The Ukrainian army prepares a humanitarian corridor to rescue Kherson from the Russian threat | International

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The question that military and civilians are asking today in southern Ukraine is when Russia will start bombing Kherson. They have little doubt that it will, even though, two days after being liberated, the city on the Dnieper River has yet to come under fire from the invader. Russian troops have fortified their positions on the eastern bank, just a kilometer from the urban core. From neighboring Mikolaiv, a humanitarian corridor is being prepared against the clock to help Kherson, now that this will be the zero line of the war on this part of the front, where the artillery of both sides will strike incessantly.

"We don't know what the Russian army will do, but most likely we and Odessa will receive a third wave of refugees from Kherson," says Dmitro Falko, secretary of the Mikolaiv municipal council - the second mayor of the City Council. In a meeting with EL PAÍS this Friday, in front of the ruins of a bombed-out hotel in the center, Falko indicates that the Ukrainian authorities do not even know what percentage of the population of Kherson is still in the municipality —the census prior to the invasion was close to 300,000 inhabitants—. The Ukrainian General Staff estimated last summer that at least half of its inhabitants had fled the city, but that the number will be higher because Russia has forced a massive evacuation in the last month that, as indicated at the time by the occupying authorities , was 60,000 people. The Ukrainian government denounces that thousands of these citizens have been displaced against their will to Russian territory or to Crimea, the peninsula occupied by Russia since 2014.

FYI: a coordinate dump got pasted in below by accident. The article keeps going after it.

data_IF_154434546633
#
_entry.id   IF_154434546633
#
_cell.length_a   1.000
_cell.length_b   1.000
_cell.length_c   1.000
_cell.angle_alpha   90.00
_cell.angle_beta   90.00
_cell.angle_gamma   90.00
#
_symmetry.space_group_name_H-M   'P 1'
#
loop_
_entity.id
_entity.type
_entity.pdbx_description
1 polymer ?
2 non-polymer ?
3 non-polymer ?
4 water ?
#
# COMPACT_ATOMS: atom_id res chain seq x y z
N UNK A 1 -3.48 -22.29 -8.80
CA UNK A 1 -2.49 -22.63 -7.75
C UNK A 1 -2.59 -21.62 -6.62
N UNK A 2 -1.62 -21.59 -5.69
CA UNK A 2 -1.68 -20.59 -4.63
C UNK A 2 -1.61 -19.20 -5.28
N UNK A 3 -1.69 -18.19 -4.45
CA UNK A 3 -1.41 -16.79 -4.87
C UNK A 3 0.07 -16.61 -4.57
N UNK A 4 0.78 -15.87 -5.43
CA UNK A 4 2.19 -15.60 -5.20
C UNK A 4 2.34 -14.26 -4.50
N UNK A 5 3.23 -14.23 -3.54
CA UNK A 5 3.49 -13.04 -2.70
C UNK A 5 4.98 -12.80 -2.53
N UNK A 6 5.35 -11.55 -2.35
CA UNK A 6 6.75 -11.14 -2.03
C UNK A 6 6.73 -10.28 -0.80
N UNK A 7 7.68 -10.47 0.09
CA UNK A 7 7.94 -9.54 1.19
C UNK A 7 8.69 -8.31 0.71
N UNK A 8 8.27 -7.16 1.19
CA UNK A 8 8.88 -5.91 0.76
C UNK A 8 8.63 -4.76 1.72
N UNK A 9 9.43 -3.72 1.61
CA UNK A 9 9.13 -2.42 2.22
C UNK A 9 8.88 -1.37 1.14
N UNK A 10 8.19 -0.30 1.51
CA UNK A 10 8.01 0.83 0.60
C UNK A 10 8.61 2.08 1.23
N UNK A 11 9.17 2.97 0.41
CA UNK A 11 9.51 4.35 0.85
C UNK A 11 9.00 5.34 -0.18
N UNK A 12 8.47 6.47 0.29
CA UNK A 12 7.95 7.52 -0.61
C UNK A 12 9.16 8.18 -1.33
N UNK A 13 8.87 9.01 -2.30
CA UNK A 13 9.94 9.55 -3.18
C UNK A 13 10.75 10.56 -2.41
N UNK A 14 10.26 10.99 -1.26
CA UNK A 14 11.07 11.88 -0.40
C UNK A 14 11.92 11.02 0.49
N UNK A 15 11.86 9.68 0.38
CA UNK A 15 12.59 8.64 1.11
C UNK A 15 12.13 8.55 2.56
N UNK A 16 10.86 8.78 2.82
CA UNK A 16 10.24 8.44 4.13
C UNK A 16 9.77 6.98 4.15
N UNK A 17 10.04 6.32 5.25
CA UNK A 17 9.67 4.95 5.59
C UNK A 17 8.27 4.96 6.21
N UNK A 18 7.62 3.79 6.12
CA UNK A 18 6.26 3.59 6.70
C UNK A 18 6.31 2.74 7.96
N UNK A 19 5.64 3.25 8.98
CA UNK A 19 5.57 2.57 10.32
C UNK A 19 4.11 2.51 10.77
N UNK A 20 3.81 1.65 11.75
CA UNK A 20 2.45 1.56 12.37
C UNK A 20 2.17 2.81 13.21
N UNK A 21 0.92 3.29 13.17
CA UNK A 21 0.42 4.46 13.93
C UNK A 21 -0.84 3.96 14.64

A spokesman for the High Command of the Ukrainian Armed Forces in the South explained to this newspaper that the priority of its troops is to secure the perimeter in Kherson and after that, an aid corridor from Mikolaiv, through which they would access medical services, emergency material and food to get through the winter, in addition to equipment for repairing the electrical network, heating and mobile telephony. "We have a lot of desperate people from Kherson who want to return to their city and to the liberated areas, and it still can't be because first the area has to be cleared of mines," says Falko.

On Friday night, in front of the Odessa opera house, a hundred inhabitants of Kherson, refugees in the port capital of Ukraine, celebrated the Russian withdrawal. One of them was 26-year-old Igor Horianinov. He and his wife planned to return to his house in “one or two months”. Asked if he feared that Kherson would become uninhabitable if it was permanently bombarded, Horianinov assumed that this would happen, but that he would return anyway. Most of the group spoke in Russian, but in the presence of the journalist, some participants asked them to switch to Ukrainian: "Speak Russian, never again," shouted a young woman who had lost her home.

Relief in Mikolaiv